Adidas' World Cup campaign foiled by Nike, survey shows

Nike successfully ambushed this year's World Cup, with over 50% of consumers believing the sportswear brand was an official tournament sponsor, according to a study commissioned by Campaign.

Adidas: Provided the official World Cup 2018 match ball
Adidas: Provided the official World Cup 2018 match ball

Working with consumer insights provider Toluna, Campaign surveyed over 1,000 consumers before the start of the World Cup on 30 May to measure awareness of official partners. The same survey was then repeated before the final to gauge how awareness had shifted over the course of the event.

Despite major brand presence during the World Cup – including the official matchday ball – the percentage of respondents correctly identifying Adidas as a sponsor dropped from 54.7% to 54%. Conversely, the percentage selecting Nike – which, for the first time, provided kits for both finalists in France and Croatia – increased from 50.7% to 51.2%.

The figures appear to signal victory for Nike’s ambush marketing strategy, which featured players such as France star Kylian Mbappe (pictured, below), despite Adidas having partnered World Cup organiser Fifa for every tournament since 1970.

Nike declined to comment, while Adidas insisted it was satisfied with the outcome of its activity during the World Cup, claiming that ecommerce volume doubled on some of its sites during the tournament, and that perimeter advertising during games prompted a 14% surge in Adidas app downloads.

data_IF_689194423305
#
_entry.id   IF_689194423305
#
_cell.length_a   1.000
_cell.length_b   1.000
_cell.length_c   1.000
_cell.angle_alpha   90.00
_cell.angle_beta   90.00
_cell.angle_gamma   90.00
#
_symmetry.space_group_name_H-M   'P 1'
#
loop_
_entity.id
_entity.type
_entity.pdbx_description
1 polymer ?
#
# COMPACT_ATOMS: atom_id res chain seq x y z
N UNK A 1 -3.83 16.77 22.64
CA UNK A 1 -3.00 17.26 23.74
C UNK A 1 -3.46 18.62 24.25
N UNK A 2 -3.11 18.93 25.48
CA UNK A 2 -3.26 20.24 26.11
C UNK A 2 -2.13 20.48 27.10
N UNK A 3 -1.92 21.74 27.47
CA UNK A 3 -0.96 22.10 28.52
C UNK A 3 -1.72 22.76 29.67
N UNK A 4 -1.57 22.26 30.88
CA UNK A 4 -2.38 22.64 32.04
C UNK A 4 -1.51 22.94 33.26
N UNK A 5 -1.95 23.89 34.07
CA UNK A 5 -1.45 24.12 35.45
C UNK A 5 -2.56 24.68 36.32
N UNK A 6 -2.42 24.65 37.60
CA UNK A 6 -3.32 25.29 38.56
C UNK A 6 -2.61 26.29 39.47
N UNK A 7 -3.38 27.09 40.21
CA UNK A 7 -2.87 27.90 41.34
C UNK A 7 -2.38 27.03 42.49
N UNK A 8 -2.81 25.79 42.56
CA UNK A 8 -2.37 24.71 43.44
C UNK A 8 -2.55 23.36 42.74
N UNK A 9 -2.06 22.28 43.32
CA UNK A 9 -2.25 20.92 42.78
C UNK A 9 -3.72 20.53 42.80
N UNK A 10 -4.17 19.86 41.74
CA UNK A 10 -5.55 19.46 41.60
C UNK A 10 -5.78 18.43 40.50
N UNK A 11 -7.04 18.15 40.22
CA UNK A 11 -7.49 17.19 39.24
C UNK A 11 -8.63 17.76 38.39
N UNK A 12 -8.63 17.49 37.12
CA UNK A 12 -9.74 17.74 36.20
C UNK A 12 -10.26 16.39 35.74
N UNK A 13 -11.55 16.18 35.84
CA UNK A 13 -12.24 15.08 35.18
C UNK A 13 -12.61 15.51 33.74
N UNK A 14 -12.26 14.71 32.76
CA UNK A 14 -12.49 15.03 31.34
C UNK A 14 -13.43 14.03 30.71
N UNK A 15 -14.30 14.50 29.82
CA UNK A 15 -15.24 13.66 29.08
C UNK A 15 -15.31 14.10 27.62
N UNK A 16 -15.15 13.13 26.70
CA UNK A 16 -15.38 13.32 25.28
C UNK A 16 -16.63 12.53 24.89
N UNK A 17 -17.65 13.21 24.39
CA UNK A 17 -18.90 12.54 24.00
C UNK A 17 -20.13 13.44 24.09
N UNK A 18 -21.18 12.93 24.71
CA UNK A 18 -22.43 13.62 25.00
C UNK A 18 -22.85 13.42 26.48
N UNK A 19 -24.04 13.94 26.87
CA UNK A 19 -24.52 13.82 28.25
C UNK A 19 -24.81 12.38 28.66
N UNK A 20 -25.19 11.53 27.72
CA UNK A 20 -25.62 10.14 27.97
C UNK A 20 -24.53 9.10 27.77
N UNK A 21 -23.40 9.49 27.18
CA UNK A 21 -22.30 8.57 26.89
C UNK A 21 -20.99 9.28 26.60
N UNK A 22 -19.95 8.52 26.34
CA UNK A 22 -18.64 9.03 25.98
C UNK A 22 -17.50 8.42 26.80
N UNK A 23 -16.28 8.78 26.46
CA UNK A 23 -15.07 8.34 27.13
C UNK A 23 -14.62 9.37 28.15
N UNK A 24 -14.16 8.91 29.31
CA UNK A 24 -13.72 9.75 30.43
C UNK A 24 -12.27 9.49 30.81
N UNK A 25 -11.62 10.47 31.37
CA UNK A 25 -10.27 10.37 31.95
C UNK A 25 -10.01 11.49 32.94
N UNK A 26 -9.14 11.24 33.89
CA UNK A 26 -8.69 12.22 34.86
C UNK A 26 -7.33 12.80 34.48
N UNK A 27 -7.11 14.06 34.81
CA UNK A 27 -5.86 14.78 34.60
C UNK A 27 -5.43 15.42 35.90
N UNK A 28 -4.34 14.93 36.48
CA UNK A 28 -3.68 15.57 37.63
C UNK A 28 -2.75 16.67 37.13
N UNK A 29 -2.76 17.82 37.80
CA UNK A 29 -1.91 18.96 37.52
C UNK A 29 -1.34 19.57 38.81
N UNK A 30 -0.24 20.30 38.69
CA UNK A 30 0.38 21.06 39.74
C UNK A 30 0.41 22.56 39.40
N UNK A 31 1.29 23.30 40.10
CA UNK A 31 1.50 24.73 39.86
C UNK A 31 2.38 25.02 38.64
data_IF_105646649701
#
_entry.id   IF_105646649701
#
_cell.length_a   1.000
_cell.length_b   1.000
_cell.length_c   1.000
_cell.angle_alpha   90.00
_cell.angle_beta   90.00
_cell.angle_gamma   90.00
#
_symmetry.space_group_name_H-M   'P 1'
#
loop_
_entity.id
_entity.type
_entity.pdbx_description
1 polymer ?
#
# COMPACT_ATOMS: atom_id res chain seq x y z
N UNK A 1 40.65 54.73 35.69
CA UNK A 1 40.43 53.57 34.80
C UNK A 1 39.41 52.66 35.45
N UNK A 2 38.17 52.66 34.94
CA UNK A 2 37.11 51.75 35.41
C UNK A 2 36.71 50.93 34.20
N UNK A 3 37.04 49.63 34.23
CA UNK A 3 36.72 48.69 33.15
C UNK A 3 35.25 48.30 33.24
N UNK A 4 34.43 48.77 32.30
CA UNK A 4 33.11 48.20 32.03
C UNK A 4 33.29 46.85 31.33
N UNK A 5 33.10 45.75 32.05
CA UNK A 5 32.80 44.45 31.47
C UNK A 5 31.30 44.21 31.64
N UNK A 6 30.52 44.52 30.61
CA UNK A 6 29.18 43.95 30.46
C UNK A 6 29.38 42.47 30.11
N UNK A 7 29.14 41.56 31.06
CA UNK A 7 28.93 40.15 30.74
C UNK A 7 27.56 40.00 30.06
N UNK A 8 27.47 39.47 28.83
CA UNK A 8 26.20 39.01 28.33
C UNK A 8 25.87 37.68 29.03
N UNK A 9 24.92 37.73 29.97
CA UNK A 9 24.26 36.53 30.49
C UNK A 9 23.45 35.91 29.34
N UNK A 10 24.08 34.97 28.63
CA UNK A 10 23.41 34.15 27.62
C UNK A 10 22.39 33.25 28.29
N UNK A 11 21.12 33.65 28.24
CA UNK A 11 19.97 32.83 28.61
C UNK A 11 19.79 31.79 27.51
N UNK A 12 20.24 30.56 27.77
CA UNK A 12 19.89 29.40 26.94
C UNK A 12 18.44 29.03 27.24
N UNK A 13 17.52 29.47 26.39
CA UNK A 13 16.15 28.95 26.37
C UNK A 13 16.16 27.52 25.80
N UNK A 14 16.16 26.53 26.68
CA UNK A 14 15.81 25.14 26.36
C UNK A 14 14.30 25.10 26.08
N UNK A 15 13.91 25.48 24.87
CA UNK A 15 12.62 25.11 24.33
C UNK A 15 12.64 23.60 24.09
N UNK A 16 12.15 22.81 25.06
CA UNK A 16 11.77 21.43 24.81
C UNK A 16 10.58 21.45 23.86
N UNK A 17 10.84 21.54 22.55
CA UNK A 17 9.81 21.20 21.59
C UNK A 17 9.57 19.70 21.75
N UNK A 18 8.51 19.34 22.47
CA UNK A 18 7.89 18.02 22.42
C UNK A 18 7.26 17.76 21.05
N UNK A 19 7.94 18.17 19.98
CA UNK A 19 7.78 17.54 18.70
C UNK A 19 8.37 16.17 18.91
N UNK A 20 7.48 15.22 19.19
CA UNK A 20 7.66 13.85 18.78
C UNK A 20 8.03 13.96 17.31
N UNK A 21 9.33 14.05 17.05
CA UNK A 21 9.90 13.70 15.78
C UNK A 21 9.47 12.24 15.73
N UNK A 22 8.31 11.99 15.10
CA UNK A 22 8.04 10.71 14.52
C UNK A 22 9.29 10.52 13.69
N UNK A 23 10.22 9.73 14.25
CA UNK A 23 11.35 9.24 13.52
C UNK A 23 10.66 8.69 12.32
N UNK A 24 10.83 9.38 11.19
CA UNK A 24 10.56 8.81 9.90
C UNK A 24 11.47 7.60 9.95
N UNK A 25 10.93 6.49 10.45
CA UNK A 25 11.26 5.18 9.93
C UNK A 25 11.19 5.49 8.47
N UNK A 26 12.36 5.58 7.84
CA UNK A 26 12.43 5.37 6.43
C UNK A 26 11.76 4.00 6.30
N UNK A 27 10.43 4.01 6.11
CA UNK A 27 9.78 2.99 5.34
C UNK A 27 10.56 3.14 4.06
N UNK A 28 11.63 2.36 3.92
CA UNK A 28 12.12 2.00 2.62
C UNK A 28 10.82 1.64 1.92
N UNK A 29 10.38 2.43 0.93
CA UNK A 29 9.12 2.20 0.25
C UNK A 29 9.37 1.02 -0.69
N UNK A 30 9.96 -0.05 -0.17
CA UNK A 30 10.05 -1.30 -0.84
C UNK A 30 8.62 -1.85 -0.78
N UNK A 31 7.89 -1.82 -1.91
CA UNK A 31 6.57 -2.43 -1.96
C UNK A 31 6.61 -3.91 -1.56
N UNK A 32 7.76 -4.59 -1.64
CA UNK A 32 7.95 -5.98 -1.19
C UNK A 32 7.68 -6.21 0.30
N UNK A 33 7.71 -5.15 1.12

A spokeswoman told Campaign: "The focus for Adidas was ensuring that we have a strong brand presence during the tournament and we are very happy with the results."

In most other product categories, the official World Cup sponsor was able to increase awareness over the course of the tournament.

While Coca-Cola already enjoyed strong pre-competition awareness (75.5%, rising to 76.7%), it was able to extend its lead over arch-rival Pepsi, with the percentage of respondents incorrectly identifying the latter as an official sponsor dropping from 34.3% to 28.5%.

Similarly, McDonald’s was already well-known for its World Cup sponsorship before the opening fixture (70.5%, falling slightly to 70.2%), and managed to maintain a health awareness lead over Burger King (18.6%, down to 16.4%).

Concerted marketing activity before and during the World Cup helped Budweiser establish a lead over rival beer brands.

Prior to the tournament, Carlsberg – well known for its sponsorship of the England team – was incorrectly identified by the majority of respondents (52.9%) as an official World Cup sponsor, with the US brewer trailing with 38.8%. However, by the time England had been knocked out, 49.6% correctly selected Budweiser, compared to only 41% naming Carlsberg.

In the payments category, Visa – which invested heavily in its Zlatan Ibrahimovic-fronted campaign – managed to boost a 1.4% pre-tournament awareness lead over rival MasterCard to 10.4% (54.9% post-tournament awareness for Visa, compared to 44.5% selecting MasterCard).

Only 43.4% of respondents, meanwhile, recognised Hyundai/Kia’s World Cup sponsorship by the final, but this was an improvement on the 39.5% who selected the carmaker prior to the tournament.

Of all official sponsors, only Qatar Airways was not recognised by the majority of those surveyed by the end of the tournament. Before the World Cup, less than a third (30.6%) correctly identified the airline as a sponsor, nearly half that of those mistakenly selecting Emirates (59%).

By the end of the event, Qatar Airways had only increased that awareness to 36.3%, still languishing behind Emirates on 50.6%